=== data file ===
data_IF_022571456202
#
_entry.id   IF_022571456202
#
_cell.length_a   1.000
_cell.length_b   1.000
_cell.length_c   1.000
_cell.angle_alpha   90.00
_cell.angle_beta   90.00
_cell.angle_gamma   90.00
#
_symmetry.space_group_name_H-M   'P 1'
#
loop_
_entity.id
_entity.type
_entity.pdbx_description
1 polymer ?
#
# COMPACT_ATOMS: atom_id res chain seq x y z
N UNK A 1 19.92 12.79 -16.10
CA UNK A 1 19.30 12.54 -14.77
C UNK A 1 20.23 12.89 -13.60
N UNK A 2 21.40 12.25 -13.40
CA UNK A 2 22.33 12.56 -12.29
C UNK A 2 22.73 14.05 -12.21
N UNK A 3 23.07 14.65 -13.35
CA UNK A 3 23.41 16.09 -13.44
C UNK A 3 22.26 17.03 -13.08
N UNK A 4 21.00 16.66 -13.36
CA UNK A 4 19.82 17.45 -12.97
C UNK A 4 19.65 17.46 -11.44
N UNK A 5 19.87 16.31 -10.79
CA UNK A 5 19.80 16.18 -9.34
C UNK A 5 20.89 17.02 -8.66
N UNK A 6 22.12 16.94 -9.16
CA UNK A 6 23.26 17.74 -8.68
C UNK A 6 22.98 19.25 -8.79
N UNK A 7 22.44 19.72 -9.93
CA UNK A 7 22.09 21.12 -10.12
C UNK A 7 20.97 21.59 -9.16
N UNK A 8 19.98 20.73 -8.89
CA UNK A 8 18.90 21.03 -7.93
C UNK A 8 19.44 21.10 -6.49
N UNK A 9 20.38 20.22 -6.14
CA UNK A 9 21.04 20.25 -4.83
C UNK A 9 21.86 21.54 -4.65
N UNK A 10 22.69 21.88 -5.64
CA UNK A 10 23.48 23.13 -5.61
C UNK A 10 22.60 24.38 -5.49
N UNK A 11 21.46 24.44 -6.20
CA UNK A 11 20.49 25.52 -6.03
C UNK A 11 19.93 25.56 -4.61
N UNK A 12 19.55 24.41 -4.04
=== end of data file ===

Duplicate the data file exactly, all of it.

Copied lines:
data_IF_022571456202
#
_entry.id   IF_022571456202
#
_cell.length_a   1.000
_cell.length_b   1.000
_cell.length_c   1.000
_cell.angle_alpha   90.00
_cell.angle_beta   90.00
_cell.angle_gamma   90.00
#
_symmetry.space_group_name_H-M   'P 1'
#
loop_
_entity.id
_entity.type
_entity.pdbx_description
1 polymer ?
#
# COMPACT_ATOMS: atom_id res chain seq x y z
N UNK A 1 19.92 12.79 -16.10
CA UNK A 1 19.30 12.54 -14.77
C UNK A 1 20.23 12.89 -13.60
N UNK A 2 21.40 12.25 -13.40
CA UNK A 2 22.33 12.56 -12.29
C UNK A 2 22.73 14.05 -12.21
N UNK A 3 23.07 14.65 -13.35
CA UNK A 3 23.41 16.09 -13.44
C UNK A 3 22.26 17.03 -13.08
N UNK A 4 21.00 16.66 -13.36
CA UNK A 4 19.82 17.45 -12.97
C UNK A 4 19.65 17.46 -11.44
N UNK A 5 19.87 16.31 -10.79
CA UNK A 5 19.80 16.18 -9.34
C UNK A 5 20.89 17.02 -8.66
N UNK A 6 22.12 16.94 -9.16
CA UNK A 6 23.26 17.74 -8.68
C UNK A 6 22.98 19.25 -8.79
N UNK A 7 22.44 19.72 -9.93
CA UNK A 7 22.09 21.12 -10.12
C UNK A 7 20.97 21.59 -9.16
N UNK A 8 19.98 20.73 -8.89
CA UNK A 8 18.90 21.03 -7.93
C UNK A 8 19.44 21.10 -6.49
N UNK A 9 20.38 20.22 -6.14
CA UNK A 9 21.04 20.25 -4.83
C UNK A 9 21.86 21.54 -4.65
N UNK A 10 22.69 21.88 -5.64
CA UNK A 10 23.48 23.13 -5.61
C UNK A 10 22.60 24.38 -5.49
N UNK A 11 21.46 24.44 -6.20
CA UNK A 11 20.49 25.52 -6.03
C UNK A 11 19.93 25.56 -4.61
N UNK A 12 19.55 24.41 -4.04